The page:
Bringing You the Daily Dispatch

Fangs and toilet seat-shaped head: giant salamander-like fossil found in Namibia
Science World News

Fangs and toilet seat-shaped head: giant salamander-like fossil found in Namibia

A giant 280m-year-old salamander-like creature that was an apex predator before the age of the dinosaurs has been discovered by fossil hunters in Namibia.

The creature, Gaiasia jennyae, was about 2.5 metres long, had an enormous toilet seat-shaped head and fearsome interlocking fangs. It lurked in cold swampy waters and lakes with its mouth wide open, preparing to clamp down its powerful jaws on any prey unwise enough to swim past.

“When we found this enormous specimen just lying on the outcrop as a giant concretion, it was really shocking,” said Prof Claudia Marsicano of the University of Buenos Aires, who unearthed the fossil with colleagues. “I knew just from seeing it that it was something completely different. We were all very excited.”

Gaiasia would have been the top predator of its ecosystem and among the largest land predators of the time period.

“It’s got a big, flat, toilet seat-shaped head, which allows it to open its mouth and suck in prey. It has these huge fangs, the whole front of the mouth is just giant teeth,” said Jason Pardo, of the Field Museum in Chicago and the co-lead author of a paper, describing the fossils. “It’s a big predator, but potentially also a relatively slow ambush predator.”

The fossil is named after the Gai-As Formation in Namibia where it was found, and for Jenny Clack, a palaeontologist who specialised in the evolution of early tetrapods, four-limbed vertebrates that gave rise to amphibians, reptiles, birds and mammals.

At least four incomplete fossil specimens were discovered, including skull fragments and an almost complete backbone. Gaiasia’s skull was about 60cm in length and its jaw structure indicates that it had a powerful bite capable of capturing large prey.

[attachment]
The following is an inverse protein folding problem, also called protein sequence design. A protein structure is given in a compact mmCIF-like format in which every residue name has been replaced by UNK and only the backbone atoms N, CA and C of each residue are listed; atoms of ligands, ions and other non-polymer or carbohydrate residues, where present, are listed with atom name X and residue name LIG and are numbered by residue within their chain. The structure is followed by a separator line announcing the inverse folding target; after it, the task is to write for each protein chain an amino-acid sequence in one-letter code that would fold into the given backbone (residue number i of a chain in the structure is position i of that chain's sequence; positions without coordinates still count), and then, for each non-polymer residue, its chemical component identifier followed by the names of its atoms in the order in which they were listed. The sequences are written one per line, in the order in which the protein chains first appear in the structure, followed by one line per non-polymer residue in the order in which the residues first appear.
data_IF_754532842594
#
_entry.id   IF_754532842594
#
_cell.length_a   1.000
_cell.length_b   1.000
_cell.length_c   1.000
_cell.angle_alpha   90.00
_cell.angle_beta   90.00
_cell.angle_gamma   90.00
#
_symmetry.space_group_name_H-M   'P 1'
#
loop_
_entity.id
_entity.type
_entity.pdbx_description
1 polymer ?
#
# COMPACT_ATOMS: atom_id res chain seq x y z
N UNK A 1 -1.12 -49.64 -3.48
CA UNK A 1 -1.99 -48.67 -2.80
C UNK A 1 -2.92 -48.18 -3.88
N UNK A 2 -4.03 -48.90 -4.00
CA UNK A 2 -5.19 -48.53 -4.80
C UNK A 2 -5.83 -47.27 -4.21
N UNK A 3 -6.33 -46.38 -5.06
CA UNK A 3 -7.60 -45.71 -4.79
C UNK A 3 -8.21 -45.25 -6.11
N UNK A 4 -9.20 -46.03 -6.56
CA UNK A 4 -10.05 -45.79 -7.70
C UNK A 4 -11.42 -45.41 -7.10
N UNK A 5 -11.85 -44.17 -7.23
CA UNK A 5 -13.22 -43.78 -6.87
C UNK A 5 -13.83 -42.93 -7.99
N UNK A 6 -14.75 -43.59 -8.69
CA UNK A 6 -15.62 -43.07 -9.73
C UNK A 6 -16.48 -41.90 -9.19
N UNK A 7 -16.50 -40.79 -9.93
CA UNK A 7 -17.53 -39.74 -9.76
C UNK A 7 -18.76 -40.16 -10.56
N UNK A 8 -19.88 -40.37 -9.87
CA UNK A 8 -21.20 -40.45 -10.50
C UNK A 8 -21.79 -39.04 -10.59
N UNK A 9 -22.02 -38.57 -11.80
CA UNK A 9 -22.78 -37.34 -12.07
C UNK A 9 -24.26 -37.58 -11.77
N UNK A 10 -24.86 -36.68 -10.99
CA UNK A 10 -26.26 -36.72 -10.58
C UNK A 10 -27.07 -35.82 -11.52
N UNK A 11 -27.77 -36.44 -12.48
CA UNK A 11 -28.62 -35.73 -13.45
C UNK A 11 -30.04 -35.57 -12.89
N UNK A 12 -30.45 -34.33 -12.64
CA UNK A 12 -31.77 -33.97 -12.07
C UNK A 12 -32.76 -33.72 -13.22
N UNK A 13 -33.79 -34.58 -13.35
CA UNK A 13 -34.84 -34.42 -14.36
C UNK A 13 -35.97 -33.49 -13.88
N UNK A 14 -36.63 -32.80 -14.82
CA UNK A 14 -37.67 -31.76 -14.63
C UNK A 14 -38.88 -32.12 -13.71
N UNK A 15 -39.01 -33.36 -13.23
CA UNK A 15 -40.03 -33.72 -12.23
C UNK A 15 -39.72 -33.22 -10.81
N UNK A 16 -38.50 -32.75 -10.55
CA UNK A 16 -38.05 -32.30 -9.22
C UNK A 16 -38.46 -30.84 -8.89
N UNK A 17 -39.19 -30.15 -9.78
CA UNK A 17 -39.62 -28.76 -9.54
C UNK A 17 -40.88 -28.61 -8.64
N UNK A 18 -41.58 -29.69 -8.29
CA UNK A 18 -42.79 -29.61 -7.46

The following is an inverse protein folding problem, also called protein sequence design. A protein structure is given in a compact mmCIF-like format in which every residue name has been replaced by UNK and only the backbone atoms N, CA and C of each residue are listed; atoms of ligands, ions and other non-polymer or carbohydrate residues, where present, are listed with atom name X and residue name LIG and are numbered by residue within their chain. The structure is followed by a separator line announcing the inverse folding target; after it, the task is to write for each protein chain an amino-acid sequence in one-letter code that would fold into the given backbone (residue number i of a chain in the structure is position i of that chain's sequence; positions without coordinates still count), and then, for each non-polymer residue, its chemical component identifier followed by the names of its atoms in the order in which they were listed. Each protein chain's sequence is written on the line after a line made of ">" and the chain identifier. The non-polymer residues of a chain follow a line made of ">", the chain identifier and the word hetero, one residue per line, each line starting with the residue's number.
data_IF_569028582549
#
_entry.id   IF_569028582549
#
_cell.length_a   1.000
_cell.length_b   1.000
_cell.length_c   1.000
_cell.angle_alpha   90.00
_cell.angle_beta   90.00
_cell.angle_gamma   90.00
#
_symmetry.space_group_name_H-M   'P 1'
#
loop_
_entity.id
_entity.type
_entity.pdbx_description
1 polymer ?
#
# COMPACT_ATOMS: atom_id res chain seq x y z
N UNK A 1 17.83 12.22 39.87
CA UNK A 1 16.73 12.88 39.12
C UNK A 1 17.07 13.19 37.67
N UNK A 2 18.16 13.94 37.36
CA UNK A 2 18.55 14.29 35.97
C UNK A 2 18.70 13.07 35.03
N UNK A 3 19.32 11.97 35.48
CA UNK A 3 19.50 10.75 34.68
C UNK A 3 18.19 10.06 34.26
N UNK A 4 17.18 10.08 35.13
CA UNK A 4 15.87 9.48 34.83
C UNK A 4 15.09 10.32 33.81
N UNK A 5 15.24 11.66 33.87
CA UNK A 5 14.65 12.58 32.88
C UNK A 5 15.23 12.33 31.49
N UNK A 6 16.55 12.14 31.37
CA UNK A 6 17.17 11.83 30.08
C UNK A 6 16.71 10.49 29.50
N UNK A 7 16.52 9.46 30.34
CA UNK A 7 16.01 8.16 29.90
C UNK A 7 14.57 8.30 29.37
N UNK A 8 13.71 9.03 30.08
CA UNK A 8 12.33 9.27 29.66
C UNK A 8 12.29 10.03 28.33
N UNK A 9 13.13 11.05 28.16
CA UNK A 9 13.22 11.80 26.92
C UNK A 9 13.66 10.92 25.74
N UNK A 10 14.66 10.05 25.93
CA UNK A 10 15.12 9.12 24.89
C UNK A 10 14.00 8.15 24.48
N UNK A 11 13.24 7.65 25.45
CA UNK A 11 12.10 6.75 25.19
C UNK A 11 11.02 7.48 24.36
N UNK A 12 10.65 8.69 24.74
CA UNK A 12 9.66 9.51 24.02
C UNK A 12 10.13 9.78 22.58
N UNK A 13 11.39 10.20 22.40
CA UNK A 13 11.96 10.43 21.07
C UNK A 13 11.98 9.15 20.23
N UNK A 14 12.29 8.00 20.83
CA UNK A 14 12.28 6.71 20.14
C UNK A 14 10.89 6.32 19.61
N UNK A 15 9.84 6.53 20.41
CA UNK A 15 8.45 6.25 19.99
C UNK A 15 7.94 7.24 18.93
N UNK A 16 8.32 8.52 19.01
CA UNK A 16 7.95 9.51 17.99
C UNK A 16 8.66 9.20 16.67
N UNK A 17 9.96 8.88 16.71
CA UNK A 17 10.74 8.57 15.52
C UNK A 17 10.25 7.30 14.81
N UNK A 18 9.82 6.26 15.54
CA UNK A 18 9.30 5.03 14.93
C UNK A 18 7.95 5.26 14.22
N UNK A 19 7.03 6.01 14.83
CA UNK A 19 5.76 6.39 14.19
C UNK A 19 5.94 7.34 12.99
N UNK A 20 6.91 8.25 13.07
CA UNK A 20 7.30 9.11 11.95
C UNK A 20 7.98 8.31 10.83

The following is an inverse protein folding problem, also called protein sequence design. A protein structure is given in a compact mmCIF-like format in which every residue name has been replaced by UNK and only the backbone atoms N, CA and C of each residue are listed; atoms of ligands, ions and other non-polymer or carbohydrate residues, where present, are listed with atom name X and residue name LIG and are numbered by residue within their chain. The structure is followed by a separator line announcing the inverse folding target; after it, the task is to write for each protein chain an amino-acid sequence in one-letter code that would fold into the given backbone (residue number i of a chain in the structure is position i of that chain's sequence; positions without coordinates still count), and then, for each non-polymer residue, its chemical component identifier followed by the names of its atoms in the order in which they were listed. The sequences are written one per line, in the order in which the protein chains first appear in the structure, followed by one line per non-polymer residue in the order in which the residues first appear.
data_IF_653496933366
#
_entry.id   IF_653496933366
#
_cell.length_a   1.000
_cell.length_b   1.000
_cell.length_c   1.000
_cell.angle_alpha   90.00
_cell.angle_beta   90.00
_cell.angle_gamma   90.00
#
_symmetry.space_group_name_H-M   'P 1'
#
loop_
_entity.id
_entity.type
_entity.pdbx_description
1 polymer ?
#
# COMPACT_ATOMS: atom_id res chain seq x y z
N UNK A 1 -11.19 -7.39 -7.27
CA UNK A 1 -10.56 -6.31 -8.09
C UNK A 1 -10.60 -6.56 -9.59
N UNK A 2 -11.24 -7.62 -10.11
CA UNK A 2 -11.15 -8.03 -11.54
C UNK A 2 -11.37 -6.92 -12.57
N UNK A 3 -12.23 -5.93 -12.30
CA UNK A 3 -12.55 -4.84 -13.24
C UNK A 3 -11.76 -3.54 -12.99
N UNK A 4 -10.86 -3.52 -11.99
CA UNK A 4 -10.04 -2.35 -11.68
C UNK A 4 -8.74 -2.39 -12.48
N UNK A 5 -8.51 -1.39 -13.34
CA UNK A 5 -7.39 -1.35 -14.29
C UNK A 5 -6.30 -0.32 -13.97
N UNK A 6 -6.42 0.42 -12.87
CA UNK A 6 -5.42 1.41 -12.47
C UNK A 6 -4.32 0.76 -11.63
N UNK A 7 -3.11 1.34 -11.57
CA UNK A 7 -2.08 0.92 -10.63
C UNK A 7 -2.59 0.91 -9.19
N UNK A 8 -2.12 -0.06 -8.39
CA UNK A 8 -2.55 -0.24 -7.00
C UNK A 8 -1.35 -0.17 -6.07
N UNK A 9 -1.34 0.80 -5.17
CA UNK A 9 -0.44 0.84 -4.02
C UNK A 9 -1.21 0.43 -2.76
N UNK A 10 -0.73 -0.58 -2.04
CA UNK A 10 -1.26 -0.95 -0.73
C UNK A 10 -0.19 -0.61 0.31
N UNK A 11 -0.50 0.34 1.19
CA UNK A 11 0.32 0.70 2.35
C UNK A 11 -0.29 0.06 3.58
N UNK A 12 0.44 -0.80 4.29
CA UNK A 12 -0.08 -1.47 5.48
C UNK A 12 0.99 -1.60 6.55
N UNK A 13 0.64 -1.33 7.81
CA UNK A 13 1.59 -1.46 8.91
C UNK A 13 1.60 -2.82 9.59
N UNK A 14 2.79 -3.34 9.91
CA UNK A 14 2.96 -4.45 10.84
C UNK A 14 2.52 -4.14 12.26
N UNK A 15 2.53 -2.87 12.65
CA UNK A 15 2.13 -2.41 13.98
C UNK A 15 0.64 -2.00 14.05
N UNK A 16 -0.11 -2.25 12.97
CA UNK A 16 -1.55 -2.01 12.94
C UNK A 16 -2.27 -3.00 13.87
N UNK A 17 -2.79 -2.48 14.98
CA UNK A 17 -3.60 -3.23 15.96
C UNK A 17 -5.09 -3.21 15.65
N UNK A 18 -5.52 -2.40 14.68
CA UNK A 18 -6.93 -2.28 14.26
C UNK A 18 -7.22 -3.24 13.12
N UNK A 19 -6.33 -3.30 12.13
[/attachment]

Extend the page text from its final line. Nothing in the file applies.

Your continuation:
“After examining the skull, the structure of the front of the skull caught my attention,” said Marsicano. “It was the only clearly visible part at that time, and it showed very unusually interlocking large fangs, creating a unique bite for early tetrapods.”

The location of the discovery is significant because until now most insights into the early evolution of land animals came from fossils discovered at ancient equatorial wetlands in what is now Europe and North America. At the time the creature lived, modern-day Namibia would have been positioned much further south, almost level with the northernmost point of Antarctica, and part of the great southern supercontinent Gondwana. While the land near the equator was drying out and becoming forested, closer to the poles the swamps remained, potentially alongside patches of ice and glaciers.

The latest discovery shows that despite the unforgiving climate, large predators were thriving in these frosty swamps. The fossils bear greater similarity to more ancient vertebrates, while in warmer, drier parts of the world, animals appear to have been branching out into new forms to one day become mammals, reptiles and amphibians.

“It tells us that what was happening in the far south was very different from what was happening at the equator,” said Pardo. “And that’s really important because there were a lot of groups of animals that appeared at this time that we don’t really know where they came from. The more we look, we might find more answers about these major animal groups that we care about, like the ancestors of mammals and modern reptiles.”

Source: theguardian.com